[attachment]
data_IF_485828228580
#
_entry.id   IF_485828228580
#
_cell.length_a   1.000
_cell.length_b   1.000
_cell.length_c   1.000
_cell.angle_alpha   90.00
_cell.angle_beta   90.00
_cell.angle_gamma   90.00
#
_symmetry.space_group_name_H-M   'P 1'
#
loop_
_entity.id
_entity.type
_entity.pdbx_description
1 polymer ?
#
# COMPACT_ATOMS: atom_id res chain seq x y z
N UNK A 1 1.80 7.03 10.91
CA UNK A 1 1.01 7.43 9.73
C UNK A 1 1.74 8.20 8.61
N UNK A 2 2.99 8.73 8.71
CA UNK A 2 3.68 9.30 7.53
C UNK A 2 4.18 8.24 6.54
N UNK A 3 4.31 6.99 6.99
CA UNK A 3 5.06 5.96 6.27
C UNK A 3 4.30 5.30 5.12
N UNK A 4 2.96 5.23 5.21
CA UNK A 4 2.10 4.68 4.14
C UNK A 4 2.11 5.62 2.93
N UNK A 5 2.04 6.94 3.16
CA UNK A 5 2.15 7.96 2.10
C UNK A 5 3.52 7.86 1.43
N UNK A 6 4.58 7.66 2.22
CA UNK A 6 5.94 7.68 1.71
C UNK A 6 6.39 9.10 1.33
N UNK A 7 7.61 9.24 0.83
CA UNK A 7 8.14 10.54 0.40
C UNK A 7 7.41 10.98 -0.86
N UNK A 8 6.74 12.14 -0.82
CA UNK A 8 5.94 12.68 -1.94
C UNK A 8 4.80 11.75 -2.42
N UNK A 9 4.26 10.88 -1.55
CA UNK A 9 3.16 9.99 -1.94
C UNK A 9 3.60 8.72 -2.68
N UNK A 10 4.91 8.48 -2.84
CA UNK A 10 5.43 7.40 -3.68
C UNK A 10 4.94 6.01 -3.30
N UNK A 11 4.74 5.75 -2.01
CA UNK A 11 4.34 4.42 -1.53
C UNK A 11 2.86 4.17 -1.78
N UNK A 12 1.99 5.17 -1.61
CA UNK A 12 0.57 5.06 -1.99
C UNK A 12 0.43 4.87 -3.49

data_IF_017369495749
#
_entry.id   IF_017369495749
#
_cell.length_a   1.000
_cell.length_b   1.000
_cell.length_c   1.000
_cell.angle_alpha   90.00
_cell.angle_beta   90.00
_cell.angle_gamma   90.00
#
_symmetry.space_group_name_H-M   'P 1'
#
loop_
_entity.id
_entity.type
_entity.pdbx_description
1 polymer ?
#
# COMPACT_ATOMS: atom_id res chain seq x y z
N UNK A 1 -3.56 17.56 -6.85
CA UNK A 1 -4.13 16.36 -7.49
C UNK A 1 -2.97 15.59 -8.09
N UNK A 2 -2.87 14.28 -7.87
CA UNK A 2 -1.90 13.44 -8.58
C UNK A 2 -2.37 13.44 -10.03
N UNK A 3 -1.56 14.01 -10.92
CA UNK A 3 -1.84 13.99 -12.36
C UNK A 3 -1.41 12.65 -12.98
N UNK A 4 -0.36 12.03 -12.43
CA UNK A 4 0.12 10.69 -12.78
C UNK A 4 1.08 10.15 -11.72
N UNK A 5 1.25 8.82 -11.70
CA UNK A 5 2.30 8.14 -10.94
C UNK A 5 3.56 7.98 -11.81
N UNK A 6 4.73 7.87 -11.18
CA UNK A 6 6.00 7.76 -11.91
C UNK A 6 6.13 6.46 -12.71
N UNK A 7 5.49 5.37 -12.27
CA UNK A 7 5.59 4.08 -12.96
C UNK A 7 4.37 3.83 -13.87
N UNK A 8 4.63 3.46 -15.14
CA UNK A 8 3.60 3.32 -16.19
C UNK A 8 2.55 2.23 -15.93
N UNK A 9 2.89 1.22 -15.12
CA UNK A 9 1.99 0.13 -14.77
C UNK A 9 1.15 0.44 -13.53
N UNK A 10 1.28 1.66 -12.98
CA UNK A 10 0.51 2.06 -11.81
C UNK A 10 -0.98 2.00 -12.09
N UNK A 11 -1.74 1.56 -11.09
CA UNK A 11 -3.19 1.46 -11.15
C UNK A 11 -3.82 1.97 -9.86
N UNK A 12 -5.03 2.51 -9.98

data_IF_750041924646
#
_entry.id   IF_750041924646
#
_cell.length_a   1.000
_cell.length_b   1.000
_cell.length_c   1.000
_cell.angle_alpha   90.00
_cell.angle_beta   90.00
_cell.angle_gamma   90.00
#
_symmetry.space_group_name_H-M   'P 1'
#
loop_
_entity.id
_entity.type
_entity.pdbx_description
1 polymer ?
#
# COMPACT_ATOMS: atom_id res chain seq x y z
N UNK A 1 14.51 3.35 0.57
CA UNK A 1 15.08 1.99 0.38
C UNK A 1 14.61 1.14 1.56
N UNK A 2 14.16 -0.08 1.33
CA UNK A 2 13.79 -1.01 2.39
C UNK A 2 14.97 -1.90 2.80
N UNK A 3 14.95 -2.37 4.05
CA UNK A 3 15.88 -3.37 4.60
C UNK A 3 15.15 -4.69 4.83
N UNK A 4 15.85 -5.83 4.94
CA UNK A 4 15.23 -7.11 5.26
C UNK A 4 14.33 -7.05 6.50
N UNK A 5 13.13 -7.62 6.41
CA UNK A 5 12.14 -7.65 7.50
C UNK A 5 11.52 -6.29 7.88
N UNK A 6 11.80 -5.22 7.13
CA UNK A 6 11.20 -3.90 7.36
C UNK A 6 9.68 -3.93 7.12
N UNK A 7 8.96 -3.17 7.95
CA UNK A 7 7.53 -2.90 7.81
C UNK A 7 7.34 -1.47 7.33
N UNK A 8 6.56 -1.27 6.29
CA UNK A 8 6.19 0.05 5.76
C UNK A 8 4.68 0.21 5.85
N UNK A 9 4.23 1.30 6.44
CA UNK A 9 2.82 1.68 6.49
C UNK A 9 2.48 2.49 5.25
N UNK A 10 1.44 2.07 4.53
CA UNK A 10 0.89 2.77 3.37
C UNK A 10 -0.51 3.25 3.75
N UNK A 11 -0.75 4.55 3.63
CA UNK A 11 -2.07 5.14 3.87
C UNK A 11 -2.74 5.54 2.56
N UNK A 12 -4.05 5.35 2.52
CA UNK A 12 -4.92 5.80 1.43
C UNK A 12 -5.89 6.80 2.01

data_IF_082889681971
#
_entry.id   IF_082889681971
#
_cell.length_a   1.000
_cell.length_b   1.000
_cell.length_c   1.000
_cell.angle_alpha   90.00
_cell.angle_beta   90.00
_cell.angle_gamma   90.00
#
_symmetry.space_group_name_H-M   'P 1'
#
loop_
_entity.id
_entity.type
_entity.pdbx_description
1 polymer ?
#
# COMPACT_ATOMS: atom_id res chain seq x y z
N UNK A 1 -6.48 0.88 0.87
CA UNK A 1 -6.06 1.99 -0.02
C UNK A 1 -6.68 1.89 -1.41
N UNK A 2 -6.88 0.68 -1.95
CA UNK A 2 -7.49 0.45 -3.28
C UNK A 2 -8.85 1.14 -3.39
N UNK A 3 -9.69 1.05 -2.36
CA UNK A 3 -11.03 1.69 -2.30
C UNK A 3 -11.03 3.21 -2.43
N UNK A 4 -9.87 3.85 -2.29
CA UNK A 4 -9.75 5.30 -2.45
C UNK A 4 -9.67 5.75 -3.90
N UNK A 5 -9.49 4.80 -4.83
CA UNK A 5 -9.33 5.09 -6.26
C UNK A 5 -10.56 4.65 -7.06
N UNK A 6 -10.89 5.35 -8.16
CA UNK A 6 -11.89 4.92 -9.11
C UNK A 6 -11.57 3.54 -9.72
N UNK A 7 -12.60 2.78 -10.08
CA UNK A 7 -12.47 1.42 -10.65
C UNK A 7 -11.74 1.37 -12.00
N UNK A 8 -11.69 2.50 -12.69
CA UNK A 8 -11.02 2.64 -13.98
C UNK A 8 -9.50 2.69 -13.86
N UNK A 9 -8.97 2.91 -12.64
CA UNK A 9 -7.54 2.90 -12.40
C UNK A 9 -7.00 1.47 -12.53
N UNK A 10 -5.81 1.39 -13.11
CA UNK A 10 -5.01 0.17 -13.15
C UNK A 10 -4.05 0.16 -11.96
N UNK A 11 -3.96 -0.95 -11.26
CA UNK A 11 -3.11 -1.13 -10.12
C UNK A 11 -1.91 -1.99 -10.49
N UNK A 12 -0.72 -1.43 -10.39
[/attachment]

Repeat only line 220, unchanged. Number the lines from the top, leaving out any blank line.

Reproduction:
N UNK A 12 -0.72 -1.43 -10.39